Resources for Native American entrepreneurs
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MARK AUSTIN THOMAS: Starting a business can be tremendously challenging under any circumstances. Doing it where there’s deep poverty and a lack of know-how is much harder. On Indian reservations the need for that extra push is shaping a new generation of business startup programs. Steve Tripoli at the Marketplace Entrepreneurship Desk takes us to one such program on a reservation in South Dakota.
STEVE TRIPOLI: Let’s start with a quick lesson in the Lakota Sioux language from tribe member Tanya Fiddler.
TANYA FIDDLER:“Icahya woecun. The place to grow.”
On the Cheyenne River Indian Reservation, Icahya woecun stands for a multi-faceted approach to launching businesses.
The philosophy is that startup loans aren’t enough. You have to grow business through training, follow-up support, incubators and more.
And it’s working. Forty-five new Native-owned businesses have been launched here in recent years.
GILBERT: This is my vanity, this is where I cut hair, do perms . . .
In a run-down trailer park in the reservation town of Eagle Butte Eva Gilbert has a hair and nail salon going.
The business is new. A local program called Four Bands Community Fund gave her a startup loan. That was only the start.
GILBERT: They provided a lot of technical assistance, like when I was settin’ up my computer. We’re working on setting up a virtual hair-styling thing on my computer to where people can come in and see themselves in a hairdo before they get it.”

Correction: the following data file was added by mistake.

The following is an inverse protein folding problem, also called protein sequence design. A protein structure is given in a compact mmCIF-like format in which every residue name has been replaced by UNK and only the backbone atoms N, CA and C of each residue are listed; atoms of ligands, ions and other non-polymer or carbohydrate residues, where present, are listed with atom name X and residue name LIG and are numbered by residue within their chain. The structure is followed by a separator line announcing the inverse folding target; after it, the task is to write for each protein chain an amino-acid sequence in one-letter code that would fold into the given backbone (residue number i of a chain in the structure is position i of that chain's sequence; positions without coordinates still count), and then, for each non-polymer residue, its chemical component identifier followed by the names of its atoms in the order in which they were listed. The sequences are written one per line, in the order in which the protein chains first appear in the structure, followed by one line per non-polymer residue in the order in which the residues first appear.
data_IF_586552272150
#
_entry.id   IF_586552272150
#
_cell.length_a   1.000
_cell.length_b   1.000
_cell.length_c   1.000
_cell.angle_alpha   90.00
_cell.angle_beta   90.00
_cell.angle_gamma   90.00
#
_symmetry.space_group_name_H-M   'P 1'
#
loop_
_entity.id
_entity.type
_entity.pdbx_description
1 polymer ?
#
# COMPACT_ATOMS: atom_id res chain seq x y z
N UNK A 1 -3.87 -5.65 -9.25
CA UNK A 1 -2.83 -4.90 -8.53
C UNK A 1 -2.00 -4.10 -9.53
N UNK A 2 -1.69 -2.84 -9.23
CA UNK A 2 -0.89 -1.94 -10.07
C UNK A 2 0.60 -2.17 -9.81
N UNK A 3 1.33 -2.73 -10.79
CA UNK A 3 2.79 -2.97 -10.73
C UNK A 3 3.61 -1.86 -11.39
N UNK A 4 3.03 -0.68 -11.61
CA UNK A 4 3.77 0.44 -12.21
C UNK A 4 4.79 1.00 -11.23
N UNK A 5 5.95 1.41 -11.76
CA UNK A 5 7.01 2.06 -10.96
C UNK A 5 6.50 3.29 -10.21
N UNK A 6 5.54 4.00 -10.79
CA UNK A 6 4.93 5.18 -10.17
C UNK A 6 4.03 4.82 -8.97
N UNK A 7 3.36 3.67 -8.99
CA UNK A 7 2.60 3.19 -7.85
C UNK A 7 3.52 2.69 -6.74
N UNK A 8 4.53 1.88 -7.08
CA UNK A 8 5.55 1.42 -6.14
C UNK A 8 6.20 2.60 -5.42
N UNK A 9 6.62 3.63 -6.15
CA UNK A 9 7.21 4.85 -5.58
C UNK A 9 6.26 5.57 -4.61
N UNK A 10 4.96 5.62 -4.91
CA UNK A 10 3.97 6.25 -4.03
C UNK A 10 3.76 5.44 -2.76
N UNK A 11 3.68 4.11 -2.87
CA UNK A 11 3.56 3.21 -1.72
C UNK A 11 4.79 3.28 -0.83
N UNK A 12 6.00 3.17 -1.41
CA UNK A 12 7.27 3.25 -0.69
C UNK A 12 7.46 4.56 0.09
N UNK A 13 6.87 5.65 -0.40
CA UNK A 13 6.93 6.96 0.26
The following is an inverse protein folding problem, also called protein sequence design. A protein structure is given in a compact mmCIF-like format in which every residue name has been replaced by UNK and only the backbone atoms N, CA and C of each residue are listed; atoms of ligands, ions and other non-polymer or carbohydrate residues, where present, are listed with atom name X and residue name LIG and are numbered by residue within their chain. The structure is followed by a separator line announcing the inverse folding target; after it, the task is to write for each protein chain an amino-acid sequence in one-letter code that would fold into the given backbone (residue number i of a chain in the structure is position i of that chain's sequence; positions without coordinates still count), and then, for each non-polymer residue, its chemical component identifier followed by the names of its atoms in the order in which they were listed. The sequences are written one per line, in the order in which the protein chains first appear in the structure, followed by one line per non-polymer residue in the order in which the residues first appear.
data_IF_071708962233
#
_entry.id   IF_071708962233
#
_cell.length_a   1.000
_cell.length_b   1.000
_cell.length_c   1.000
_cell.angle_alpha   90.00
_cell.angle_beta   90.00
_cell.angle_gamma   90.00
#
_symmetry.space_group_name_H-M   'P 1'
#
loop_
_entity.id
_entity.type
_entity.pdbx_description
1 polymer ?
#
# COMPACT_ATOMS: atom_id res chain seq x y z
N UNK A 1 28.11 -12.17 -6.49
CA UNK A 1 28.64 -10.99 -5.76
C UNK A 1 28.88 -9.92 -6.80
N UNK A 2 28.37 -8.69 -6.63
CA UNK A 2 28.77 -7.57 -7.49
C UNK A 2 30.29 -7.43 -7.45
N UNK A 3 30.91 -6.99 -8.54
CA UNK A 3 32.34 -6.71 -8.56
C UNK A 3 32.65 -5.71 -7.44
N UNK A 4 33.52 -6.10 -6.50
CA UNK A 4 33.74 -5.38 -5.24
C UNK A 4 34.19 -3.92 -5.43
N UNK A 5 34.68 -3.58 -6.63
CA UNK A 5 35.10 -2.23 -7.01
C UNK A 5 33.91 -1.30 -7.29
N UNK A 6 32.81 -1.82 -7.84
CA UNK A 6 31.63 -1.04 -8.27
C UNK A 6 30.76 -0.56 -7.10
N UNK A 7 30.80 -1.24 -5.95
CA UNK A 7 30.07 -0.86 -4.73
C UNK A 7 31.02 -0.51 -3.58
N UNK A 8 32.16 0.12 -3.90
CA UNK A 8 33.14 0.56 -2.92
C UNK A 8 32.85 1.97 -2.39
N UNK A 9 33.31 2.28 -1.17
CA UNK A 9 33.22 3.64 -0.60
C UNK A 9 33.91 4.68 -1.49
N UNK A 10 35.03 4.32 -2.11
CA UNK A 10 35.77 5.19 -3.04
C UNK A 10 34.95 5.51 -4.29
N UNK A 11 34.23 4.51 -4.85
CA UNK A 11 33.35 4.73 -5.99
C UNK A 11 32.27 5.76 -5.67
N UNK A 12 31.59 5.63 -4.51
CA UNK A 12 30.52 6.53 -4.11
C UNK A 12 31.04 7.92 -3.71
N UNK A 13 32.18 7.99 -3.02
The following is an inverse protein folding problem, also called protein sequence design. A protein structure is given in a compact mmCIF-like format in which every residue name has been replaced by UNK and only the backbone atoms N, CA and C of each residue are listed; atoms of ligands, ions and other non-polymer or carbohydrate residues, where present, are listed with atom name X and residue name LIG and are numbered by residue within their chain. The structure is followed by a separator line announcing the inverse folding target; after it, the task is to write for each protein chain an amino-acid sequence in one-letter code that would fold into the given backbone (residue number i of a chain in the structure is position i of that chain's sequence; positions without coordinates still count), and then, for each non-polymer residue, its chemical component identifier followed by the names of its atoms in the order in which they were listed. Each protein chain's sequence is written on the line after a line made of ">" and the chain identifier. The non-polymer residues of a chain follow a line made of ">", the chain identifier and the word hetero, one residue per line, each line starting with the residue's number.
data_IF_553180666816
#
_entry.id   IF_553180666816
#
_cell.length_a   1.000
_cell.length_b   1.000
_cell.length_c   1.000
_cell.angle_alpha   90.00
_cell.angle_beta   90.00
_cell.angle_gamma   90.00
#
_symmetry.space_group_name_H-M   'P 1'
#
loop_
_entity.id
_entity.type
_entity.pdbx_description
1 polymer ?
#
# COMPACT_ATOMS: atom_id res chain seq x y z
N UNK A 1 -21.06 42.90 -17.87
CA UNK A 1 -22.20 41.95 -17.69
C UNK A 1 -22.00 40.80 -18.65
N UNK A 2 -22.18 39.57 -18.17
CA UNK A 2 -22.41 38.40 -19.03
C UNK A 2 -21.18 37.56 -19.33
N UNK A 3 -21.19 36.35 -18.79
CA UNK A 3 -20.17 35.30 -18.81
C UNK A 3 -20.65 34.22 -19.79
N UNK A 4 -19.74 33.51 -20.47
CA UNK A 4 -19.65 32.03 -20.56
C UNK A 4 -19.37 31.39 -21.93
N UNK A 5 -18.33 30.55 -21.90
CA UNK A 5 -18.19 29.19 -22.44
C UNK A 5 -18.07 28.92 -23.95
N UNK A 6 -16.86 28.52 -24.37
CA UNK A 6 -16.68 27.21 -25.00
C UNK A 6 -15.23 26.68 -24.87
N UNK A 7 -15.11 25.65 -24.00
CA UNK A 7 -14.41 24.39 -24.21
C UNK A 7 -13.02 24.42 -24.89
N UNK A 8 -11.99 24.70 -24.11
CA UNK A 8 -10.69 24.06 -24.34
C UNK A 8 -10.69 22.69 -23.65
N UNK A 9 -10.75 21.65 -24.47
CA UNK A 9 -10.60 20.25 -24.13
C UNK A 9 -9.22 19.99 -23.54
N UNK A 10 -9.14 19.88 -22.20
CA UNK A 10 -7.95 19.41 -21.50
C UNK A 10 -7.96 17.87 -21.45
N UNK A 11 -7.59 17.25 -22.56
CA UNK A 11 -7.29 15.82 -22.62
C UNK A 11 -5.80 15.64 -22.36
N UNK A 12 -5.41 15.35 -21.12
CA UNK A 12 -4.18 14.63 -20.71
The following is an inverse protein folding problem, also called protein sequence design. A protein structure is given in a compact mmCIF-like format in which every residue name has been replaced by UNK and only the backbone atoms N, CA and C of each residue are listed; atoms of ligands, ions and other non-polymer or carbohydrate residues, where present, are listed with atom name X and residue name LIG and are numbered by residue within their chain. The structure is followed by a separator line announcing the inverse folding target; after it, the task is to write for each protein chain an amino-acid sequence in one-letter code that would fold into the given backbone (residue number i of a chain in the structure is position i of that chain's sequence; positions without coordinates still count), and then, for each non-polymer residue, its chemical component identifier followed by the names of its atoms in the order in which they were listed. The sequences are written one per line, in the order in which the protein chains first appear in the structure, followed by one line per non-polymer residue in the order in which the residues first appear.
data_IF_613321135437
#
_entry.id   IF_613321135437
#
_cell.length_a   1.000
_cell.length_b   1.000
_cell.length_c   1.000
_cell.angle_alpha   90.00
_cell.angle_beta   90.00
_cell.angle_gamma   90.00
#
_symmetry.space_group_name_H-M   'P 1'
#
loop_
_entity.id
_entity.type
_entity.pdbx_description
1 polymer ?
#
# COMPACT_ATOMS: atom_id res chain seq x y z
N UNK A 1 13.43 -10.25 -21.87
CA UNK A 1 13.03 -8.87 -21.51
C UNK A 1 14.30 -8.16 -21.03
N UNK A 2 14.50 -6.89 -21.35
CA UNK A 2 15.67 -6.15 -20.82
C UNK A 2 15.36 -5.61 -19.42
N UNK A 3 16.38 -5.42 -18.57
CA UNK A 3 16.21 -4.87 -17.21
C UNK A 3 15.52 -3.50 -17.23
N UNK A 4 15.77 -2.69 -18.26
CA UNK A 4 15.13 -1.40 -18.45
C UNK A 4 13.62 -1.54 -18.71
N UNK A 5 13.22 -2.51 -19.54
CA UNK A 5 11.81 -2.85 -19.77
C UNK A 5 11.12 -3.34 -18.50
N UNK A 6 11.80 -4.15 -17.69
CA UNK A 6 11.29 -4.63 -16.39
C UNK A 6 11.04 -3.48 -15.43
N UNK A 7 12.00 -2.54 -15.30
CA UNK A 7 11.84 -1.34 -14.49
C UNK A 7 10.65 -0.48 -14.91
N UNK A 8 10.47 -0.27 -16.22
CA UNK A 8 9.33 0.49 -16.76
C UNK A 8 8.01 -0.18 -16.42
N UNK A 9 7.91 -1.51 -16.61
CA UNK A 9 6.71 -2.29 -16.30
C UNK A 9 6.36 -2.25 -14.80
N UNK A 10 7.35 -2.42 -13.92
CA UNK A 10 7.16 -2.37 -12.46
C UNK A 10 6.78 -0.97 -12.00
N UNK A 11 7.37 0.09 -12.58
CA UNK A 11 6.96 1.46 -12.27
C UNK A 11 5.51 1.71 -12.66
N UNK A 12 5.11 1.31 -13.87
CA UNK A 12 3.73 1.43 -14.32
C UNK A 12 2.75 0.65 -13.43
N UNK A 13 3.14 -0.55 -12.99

Advisers from Four Bands also helped Gilbert launch a basic piece of marketing: Do someone’s hair for free and then put the before-and-after pictures in a newspaper ad.
GILBERT: These makeovers when I put ’em in, that really generates a lot of phone calls and a lot of appointments and things when people see those in the paper.
On Cheyenne River the obstacles to business startups are formidable. Four bands of the Lakota Sioux nation live in remote isolation here. Poverty and unemployment are massive.
It’s the size of Connecticut. But tribal and federal laws make it hard to tap equity in land for new business ventures.
Tanya Fiddler heads the Four Bands startup fund. She says one of its jobs is to remind the Lakota they were resourceful people before they lost control of their lives to the reservation system.
TANYA FIDDLER: And everybody gets that now. The entrepreneurs that we work with, they get that about themselves. They realize that they get to dream and make those come into being, versus relying on somebody else to do that.”
Programs like this one are springing up around the country. In Oregon, seven tribes jointly launched one. Another Lakota tribe pioneered the concept. That inspired a nationwide Indian entrepreneurship initiative.
Tanya Fiddler says Native culture makes the welfare of future generations a sacred trust. That duty plus impatience with decades of stagnation is driving people toward entrepreneurship.
FIDDLER: So I think, almost a desperation, but a good desperation that people are grabbing this. Because there’s some hope for turning things around. If they’re the role model and the example for their children and grandchildren, there’s that hope that it’s going to change.
The pace of change is accelerating. This year about 400 tribe members enrolled in Cheyenne River’s entrepreneurship programs.
In Eagle Butte, South Dakota, I’m Steve Tripoli for Marketplace.
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